Retaining Students in Grade: Consequences for Florida
Mary Lee Smith Arizona State University

Executive Summary
Retaining students in grade and using proficiency standards to determine students’ progress through grades was intended to make schools accountable and increase academic achievement. Research evidence demonstrates that grade retention does not, in fact, improve achievement. Further, a student who has been retained stands a much greater chance of dropping out of school instead of persisting to graduation. Retaining students in grade is both expensive and ineffective, and there are effective alternatives to it. Abandoning this policy in favor of more productive and proven policies will save money and enhance the education and life chances of Florida’s students. Recommendations This brief recommends that: 1. Florida legislators repeal the relevant section of Statute 1008 so that pupils’ progression from grade to grade is disconnected from their FCAT scores. 2. Education policymakers abandon the policy of retaining students in grade because it fails the test of best evidence and cost-effectiveness. Executive Summary 3.1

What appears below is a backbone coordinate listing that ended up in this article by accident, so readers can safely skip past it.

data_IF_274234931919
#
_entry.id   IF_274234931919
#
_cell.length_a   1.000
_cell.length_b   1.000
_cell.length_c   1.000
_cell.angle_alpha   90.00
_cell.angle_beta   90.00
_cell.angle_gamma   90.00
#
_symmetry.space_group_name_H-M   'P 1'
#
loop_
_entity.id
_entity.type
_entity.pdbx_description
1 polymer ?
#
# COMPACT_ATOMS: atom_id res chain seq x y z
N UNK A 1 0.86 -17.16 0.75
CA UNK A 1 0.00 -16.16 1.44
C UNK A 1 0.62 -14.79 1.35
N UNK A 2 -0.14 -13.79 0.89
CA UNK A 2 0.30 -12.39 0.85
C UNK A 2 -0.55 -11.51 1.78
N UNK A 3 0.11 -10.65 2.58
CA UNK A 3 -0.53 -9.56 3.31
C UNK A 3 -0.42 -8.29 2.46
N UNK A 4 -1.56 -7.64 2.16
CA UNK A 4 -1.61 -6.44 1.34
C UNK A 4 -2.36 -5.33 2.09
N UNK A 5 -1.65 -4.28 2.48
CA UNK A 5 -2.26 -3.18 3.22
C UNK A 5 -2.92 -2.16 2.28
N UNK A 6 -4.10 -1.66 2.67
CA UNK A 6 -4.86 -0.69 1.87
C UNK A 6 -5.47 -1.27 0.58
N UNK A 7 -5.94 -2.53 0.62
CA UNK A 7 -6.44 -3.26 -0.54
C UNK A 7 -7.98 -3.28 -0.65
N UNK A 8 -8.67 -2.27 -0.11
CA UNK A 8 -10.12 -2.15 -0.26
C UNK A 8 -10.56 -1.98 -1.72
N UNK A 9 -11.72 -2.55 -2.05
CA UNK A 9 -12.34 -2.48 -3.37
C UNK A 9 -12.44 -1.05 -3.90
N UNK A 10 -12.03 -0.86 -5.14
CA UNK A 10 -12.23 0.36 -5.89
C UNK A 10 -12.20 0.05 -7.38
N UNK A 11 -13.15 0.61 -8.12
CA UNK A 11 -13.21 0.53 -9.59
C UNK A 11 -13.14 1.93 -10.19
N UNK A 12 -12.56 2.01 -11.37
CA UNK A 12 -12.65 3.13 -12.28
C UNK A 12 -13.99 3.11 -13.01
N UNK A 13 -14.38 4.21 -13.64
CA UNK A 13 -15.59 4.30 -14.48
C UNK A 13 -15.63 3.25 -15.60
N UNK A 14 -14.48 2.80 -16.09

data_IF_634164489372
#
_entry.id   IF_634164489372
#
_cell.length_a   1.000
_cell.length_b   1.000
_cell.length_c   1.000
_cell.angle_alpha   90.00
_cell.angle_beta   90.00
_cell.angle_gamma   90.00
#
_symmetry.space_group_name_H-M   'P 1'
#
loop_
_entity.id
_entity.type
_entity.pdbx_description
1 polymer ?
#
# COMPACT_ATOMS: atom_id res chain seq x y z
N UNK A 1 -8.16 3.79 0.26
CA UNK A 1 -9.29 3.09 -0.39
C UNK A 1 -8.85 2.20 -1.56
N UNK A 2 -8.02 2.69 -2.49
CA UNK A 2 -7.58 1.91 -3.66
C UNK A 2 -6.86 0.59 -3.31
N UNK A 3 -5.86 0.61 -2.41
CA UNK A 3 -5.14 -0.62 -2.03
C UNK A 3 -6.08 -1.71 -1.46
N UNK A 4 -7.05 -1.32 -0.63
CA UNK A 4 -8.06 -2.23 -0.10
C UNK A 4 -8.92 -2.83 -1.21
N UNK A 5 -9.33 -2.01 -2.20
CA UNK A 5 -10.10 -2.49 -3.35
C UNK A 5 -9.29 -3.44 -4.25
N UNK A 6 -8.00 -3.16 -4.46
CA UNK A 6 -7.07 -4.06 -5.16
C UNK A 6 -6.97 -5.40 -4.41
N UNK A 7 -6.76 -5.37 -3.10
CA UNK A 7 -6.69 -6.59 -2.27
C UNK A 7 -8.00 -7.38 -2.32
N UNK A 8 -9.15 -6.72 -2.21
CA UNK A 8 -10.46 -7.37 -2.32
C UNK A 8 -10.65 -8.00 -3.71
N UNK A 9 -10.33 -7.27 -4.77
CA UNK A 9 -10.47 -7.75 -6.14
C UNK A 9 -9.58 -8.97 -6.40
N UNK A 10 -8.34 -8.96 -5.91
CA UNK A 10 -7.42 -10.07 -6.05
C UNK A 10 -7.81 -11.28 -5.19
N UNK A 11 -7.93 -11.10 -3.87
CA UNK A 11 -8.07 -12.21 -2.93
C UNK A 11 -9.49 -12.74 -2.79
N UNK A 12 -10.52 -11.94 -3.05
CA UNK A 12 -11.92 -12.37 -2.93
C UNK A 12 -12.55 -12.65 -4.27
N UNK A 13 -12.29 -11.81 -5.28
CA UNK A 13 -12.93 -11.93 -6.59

The foregoing is a summary of a policy brief in the report Reform Florida (Education Policy Research Unit, April 2004). The complete policy brief is available on the Education Policy Studies Laboratory (EPSL) website at: http://www.asu.edu/educ/epsl/EPRU/documents/EPSL-0401-114-EPRU.doc

Division of Educational Leadership and Policy Studies College of Education, Arizona State University P.O. Box 872411, Tempe, AZ 85287-2411 Telephone: (480) 965-1886 Fax: (480) 965-0303 E-mail: epsl@asu.edu http://edpolicylab.org

Education Policy Studies Laboratory

Executive Summary 3.2

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